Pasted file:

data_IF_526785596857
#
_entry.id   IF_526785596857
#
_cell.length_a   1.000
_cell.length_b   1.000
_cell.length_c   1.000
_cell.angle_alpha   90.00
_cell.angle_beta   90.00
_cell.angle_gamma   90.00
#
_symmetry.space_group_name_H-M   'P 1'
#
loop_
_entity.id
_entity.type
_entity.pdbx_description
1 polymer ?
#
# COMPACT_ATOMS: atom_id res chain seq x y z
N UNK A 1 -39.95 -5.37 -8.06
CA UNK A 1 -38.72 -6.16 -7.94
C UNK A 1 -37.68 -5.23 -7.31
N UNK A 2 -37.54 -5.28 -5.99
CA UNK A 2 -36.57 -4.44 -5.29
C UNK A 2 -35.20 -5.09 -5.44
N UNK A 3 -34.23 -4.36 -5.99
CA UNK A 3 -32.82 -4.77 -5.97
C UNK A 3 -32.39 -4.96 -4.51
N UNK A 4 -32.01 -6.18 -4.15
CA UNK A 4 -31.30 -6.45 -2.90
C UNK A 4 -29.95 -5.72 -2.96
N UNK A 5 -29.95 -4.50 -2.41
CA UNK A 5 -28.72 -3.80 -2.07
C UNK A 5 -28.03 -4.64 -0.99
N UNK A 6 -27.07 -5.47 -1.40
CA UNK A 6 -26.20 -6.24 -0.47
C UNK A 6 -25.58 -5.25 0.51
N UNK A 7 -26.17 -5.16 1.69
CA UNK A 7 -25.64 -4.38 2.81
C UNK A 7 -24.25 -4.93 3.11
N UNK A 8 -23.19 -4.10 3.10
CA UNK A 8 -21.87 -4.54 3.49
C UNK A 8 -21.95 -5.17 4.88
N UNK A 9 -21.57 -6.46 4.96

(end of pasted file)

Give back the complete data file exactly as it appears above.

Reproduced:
data_IF_526785596857
#
_entry.id   IF_526785596857
#
_cell.length_a   1.000
_cell.length_b   1.000
_cell.length_c   1.000
_cell.angle_alpha   90.00
_cell.angle_beta   90.00
_cell.angle_gamma   90.00
#
_symmetry.space_group_name_H-M   'P 1'
#
loop_
_entity.id
_entity.type
_entity.pdbx_description
1 polymer ?
#
# COMPACT_ATOMS: atom_id res chain seq x y z
N UNK A 1 -39.95 -5.37 -8.06
CA UNK A 1 -38.72 -6.16 -7.94
C UNK A 1 -37.68 -5.23 -7.31
N UNK A 2 -37.54 -5.28 -5.99
CA UNK A 2 -36.57 -4.44 -5.29
C UNK A 2 -35.20 -5.09 -5.44
N UNK A 3 -34.23 -4.36 -5.99
CA UNK A 3 -32.82 -4.77 -5.97
C UNK A 3 -32.39 -4.96 -4.51
N UNK A 4 -32.01 -6.18 -4.15
CA UNK A 4 -31.30 -6.45 -2.90
C UNK A 4 -29.95 -5.72 -2.96
N UNK A 5 -29.95 -4.50 -2.41
CA UNK A 5 -28.72 -3.80 -2.07
C UNK A 5 -28.03 -4.64 -0.99
N UNK A 6 -27.07 -5.47 -1.40
CA UNK A 6 -26.20 -6.24 -0.47
C UNK A 6 -25.58 -5.25 0.51
N UNK A 7 -26.17 -5.16 1.69
CA UNK A 7 -25.64 -4.38 2.81
C UNK A 7 -24.25 -4.93 3.11
N UNK A 8 -23.19 -4.10 3.10
CA UNK A 8 -21.87 -4.54 3.49
C UNK A 8 -21.95 -5.17 4.88
N UNK A 9 -21.57 -6.46 4.96